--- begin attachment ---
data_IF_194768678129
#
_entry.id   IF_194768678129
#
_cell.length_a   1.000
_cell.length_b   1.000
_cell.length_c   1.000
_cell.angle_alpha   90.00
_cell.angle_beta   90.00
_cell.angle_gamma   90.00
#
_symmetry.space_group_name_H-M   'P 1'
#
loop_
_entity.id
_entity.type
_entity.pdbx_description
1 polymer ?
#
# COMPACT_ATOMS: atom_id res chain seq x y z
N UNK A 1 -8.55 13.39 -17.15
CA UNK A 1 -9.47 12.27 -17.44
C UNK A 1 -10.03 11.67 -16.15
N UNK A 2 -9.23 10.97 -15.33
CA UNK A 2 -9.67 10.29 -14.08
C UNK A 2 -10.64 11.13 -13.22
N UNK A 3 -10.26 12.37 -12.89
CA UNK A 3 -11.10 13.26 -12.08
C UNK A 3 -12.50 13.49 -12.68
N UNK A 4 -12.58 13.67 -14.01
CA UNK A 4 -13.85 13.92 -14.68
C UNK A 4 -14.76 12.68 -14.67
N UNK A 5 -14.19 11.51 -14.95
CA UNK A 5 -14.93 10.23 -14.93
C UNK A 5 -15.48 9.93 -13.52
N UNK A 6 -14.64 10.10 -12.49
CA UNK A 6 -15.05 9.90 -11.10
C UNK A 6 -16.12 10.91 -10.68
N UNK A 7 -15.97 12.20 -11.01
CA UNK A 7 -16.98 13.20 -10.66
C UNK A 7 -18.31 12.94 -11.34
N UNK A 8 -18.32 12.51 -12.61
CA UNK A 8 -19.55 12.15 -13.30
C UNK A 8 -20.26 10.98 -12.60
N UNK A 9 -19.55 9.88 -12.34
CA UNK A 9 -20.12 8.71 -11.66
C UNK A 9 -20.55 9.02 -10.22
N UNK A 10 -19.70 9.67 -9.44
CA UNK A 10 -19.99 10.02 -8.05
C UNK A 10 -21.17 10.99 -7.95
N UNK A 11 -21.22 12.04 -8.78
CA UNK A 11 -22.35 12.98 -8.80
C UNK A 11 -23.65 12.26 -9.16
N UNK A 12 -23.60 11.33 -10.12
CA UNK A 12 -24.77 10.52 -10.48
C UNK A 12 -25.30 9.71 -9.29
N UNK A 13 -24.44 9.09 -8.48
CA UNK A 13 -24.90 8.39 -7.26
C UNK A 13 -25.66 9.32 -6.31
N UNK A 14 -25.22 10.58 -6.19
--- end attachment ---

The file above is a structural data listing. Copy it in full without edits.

data_IF_194768678129
#
_entry.id   IF_194768678129
#
_cell.length_a   1.000
_cell.length_b   1.000
_cell.length_c   1.000
_cell.angle_alpha   90.00
_cell.angle_beta   90.00
_cell.angle_gamma   90.00
#
_symmetry.space_group_name_H-M   'P 1'
#
loop_
_entity.id
_entity.type
_entity.pdbx_description
1 polymer ?
#
# COMPACT_ATOMS: atom_id res chain seq x y z
N UNK A 1 -8.55 13.39 -17.15
CA UNK A 1 -9.47 12.27 -17.44
C UNK A 1 -10.03 11.67 -16.15
N UNK A 2 -9.23 10.97 -15.33
CA UNK A 2 -9.67 10.29 -14.08
C UNK A 2 -10.64 11.13 -13.22
N UNK A 3 -10.26 12.37 -12.89
CA UNK A 3 -11.10 13.26 -12.08
C UNK A 3 -12.50 13.49 -12.68
N UNK A 4 -12.58 13.67 -14.01
CA UNK A 4 -13.85 13.92 -14.68
C UNK A 4 -14.76 12.68 -14.67
N UNK A 5 -14.19 11.51 -14.95
CA UNK A 5 -14.93 10.23 -14.93
C UNK A 5 -15.48 9.93 -13.52
N UNK A 6 -14.64 10.10 -12.49
CA UNK A 6 -15.05 9.90 -11.10
C UNK A 6 -16.12 10.91 -10.68
N UNK A 7 -15.97 12.20 -11.01
CA UNK A 7 -16.98 13.20 -10.66
C UNK A 7 -18.31 12.94 -11.34
N UNK A 8 -18.32 12.51 -12.61
CA UNK A 8 -19.55 12.15 -13.30
C UNK A 8 -20.26 10.98 -12.60
N UNK A 9 -19.55 9.88 -12.34
CA UNK A 9 -20.12 8.71 -11.66
C UNK A 9 -20.55 9.02 -10.22
N UNK A 10 -19.70 9.67 -9.44
CA UNK A 10 -19.99 10.02 -8.05
C UNK A 10 -21.17 10.99 -7.95
N UNK A 11 -21.22 12.04 -8.78
CA UNK A 11 -22.35 12.98 -8.80
C UNK A 11 -23.65 12.26 -9.16
N UNK A 12 -23.60 11.33 -10.12
CA UNK A 12 -24.77 10.52 -10.48
C UNK A 12 -25.30 9.71 -9.29
N UNK A 13 -24.44 9.09 -8.48
CA UNK A 13 -24.90 8.39 -7.26
C UNK A 13 -25.66 9.32 -6.31
N UNK A 14 -25.22 10.58 -6.19